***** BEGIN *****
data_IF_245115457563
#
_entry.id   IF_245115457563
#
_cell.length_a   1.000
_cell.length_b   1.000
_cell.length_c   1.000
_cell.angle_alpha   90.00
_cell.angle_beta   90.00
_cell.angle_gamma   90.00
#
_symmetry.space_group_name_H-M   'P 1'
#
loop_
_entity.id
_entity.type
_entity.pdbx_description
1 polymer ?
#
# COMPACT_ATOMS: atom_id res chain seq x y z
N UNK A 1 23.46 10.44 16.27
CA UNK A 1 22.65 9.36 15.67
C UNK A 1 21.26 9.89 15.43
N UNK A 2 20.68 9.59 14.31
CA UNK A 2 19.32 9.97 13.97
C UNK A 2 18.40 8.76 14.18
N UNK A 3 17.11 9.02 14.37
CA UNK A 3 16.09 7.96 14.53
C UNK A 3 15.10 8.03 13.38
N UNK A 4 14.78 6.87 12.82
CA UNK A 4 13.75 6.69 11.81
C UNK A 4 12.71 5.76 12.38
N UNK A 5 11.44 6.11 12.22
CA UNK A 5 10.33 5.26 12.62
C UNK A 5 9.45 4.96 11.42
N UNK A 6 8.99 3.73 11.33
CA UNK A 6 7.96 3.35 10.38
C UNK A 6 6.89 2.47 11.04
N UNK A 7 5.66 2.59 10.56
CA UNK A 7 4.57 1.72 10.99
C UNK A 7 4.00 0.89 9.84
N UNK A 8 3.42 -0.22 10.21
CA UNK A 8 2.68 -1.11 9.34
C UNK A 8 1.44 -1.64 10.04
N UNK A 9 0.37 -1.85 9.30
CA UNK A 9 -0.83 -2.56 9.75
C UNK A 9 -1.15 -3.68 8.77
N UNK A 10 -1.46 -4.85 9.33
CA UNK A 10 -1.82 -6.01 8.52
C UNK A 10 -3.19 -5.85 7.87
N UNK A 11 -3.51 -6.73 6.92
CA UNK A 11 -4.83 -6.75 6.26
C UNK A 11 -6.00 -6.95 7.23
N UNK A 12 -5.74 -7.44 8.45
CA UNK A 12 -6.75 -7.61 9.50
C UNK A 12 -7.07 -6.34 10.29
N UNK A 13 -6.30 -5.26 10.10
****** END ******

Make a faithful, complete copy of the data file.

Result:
data_IF_245115457563
#
_entry.id   IF_245115457563
#
_cell.length_a   1.000
_cell.length_b   1.000
_cell.length_c   1.000
_cell.angle_alpha   90.00
_cell.angle_beta   90.00
_cell.angle_gamma   90.00
#
_symmetry.space_group_name_H-M   'P 1'
#
loop_
_entity.id
_entity.type
_entity.pdbx_description
1 polymer ?
#
# COMPACT_ATOMS: atom_id res chain seq x y z
N UNK A 1 23.46 10.44 16.27
CA UNK A 1 22.65 9.36 15.67
C UNK A 1 21.26 9.89 15.43
N UNK A 2 20.68 9.59 14.31
CA UNK A 2 19.32 9.97 13.97
C UNK A 2 18.40 8.76 14.18
N UNK A 3 17.11 9.02 14.37
CA UNK A 3 16.09 7.96 14.53
C UNK A 3 15.10 8.03 13.38
N UNK A 4 14.78 6.87 12.82
CA UNK A 4 13.75 6.69 11.81
C UNK A 4 12.71 5.76 12.38
N UNK A 5 11.44 6.11 12.22
CA UNK A 5 10.33 5.26 12.62
C UNK A 5 9.45 4.96 11.42
N UNK A 6 8.99 3.73 11.33
CA UNK A 6 7.96 3.35 10.38
C UNK A 6 6.89 2.47 11.04
N UNK A 7 5.66 2.59 10.56
CA UNK A 7 4.57 1.72 10.99
C UNK A 7 4.00 0.89 9.84
N UNK A 8 3.42 -0.22 10.21
CA UNK A 8 2.68 -1.11 9.34
C UNK A 8 1.44 -1.64 10.04
N UNK A 9 0.37 -1.85 9.30
CA UNK A 9 -0.83 -2.56 9.75
C UNK A 9 -1.15 -3.68 8.77
N UNK A 10 -1.46 -4.85 9.33
CA UNK A 10 -1.82 -6.01 8.52
C UNK A 10 -3.19 -5.85 7.87
N UNK A 11 -3.51 -6.73 6.92
CA UNK A 11 -4.83 -6.75 6.26
C UNK A 11 -6.00 -6.95 7.23
N UNK A 12 -5.74 -7.44 8.45
CA UNK A 12 -6.75 -7.61 9.50
C UNK A 12 -7.07 -6.34 10.29
N UNK A 13 -6.30 -5.26 10.10